One of the more popular forms of video games nowadays is the concept of a Role-Playing Game, or RPG for short. An RPG essentially requires the player to actually live the life of a video game character and interact with other entities in the game as if he/she were the character itself. This is nothing more than just a fun way to play. However, when RPGs gave birth to MMORPGs, the social ramifications were hard-hitting.
MMORPG stands for Massively Multiplayer Online Role Playing Game. The concept of such a game is this: You create a character, and then start off playing your RPG. The only difference being, that the game is not only being played by you, but by a host of other players from around the world. Every player has his/her unique character, and they live and interact with the game world as if they were living in it. They can interact with other players, form guilds and teams, challenge other guilds to contests of strength and/or skill, do a myriad of quests, or even team up with other players to do it. Apart from all that is the fantasy world this is all set in, where one can choose to have great prowess in sword-fighting, or have access to magical powers, and dress up and equip their character as they see fit. Sounds fun? Oh it is. In fact, its so much fun that its bad for you.
People have been known to play MMORPGs to the extent that they would rather spend more than half their time living in the game world than they would in the real world. They would rather live as a powerful sorcerer who everyone wants in their team rather than a lonely average person with a 9 to 5 desk job, having nothing exciting or fulfilling in their lives except the game. They have no need to interact with people in person: they can socialize all they want in the game, since the other entities in the game are, after all, real people with real emotions. People become more and more wired to their computer, ultimately losing touch with all reality except the occasional stroll to the kitchen to grab a meal.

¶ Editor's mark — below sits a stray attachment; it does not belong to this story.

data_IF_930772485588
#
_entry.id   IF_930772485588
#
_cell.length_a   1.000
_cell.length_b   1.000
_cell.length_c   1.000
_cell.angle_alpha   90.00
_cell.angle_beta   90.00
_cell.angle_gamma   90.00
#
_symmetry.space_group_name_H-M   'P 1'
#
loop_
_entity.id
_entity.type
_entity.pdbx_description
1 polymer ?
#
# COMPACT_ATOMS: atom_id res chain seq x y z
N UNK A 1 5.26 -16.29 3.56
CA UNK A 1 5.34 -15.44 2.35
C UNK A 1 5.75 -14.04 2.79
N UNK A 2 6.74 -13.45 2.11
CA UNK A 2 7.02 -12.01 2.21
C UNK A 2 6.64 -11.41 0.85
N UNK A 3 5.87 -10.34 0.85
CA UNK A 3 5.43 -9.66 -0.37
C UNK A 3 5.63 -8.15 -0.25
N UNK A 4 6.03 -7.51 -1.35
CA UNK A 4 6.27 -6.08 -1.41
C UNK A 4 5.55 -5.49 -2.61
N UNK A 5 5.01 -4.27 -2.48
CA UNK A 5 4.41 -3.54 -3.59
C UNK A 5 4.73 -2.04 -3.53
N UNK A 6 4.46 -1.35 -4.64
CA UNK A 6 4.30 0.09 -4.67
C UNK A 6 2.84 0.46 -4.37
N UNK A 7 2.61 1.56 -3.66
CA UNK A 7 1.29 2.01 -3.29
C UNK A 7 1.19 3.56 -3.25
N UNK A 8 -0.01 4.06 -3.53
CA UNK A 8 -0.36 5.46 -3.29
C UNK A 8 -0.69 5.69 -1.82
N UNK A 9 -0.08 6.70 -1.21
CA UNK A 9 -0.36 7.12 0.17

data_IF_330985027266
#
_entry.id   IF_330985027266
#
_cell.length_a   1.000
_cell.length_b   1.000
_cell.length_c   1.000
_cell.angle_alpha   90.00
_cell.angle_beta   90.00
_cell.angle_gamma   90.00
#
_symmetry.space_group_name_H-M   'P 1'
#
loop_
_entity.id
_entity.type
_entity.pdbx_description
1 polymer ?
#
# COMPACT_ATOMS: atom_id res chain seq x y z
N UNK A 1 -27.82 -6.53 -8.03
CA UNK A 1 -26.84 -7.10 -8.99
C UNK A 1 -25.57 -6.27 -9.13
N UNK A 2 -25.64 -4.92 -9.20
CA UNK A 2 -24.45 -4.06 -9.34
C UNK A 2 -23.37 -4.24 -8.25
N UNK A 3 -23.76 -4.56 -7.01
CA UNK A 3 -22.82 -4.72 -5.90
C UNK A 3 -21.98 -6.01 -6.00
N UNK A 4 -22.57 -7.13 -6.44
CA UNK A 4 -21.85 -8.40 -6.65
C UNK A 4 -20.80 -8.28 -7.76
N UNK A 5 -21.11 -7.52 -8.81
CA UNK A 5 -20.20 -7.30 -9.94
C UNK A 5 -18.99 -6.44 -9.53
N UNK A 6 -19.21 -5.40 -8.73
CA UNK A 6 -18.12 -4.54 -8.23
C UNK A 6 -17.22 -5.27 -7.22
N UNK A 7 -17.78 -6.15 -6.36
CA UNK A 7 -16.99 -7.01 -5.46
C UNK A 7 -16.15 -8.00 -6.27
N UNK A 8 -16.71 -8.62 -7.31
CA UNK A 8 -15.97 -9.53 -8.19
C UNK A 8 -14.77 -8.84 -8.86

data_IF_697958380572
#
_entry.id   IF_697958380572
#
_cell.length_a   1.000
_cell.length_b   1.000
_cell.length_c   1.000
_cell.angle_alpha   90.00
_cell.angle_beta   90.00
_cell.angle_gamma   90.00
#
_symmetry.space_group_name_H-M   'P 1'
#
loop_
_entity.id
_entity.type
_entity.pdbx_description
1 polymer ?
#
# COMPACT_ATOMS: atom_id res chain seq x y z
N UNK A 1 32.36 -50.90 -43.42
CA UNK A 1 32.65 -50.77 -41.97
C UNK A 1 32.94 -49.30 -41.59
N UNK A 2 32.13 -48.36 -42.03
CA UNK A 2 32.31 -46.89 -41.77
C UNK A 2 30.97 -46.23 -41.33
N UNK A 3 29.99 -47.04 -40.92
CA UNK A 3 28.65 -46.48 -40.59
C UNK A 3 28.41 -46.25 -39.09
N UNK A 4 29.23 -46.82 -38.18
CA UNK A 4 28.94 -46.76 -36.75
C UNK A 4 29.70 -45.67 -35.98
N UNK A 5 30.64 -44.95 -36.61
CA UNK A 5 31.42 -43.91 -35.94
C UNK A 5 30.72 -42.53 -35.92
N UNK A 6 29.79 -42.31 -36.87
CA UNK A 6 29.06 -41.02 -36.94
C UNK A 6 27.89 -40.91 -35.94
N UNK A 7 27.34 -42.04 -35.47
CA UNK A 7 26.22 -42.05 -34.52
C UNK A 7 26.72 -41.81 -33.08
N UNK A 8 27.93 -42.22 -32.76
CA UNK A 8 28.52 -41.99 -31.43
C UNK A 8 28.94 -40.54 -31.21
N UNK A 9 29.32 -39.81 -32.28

For most people, MMORPGs provide a way to escape from their everyday routines and make their life a little more exciting. They can express themselves in any way whatsoever, and exhibit behaviour that would normally be deemed anti-social in our society, simply because of the anonymity of such games. All players see is the other's person's character - They have no idea of the actual person who is controlling the character. A person may portray himself to be whatever he wishes, without any fear of any social ramifications, since if he comes across as an unpleasant person, he can simply hit the reset button, create a new character and start over. Romances have been known to sprung from online interaction in a virtual world, where people feel attracted to the character of another person on screen. In such a world, where you can be anything you want to be, and escape from reality, what are the bounds on what is and what is not acceptable? Fantasy words where everyone is content? Paying large amounts of money just for virtual items? These are some of the questions one should be asking about these MMORPGs before starting to play them. Especially if you get hooked easily, like me.
P.S. Wish me luck. I'm going into MMORPG rehab today...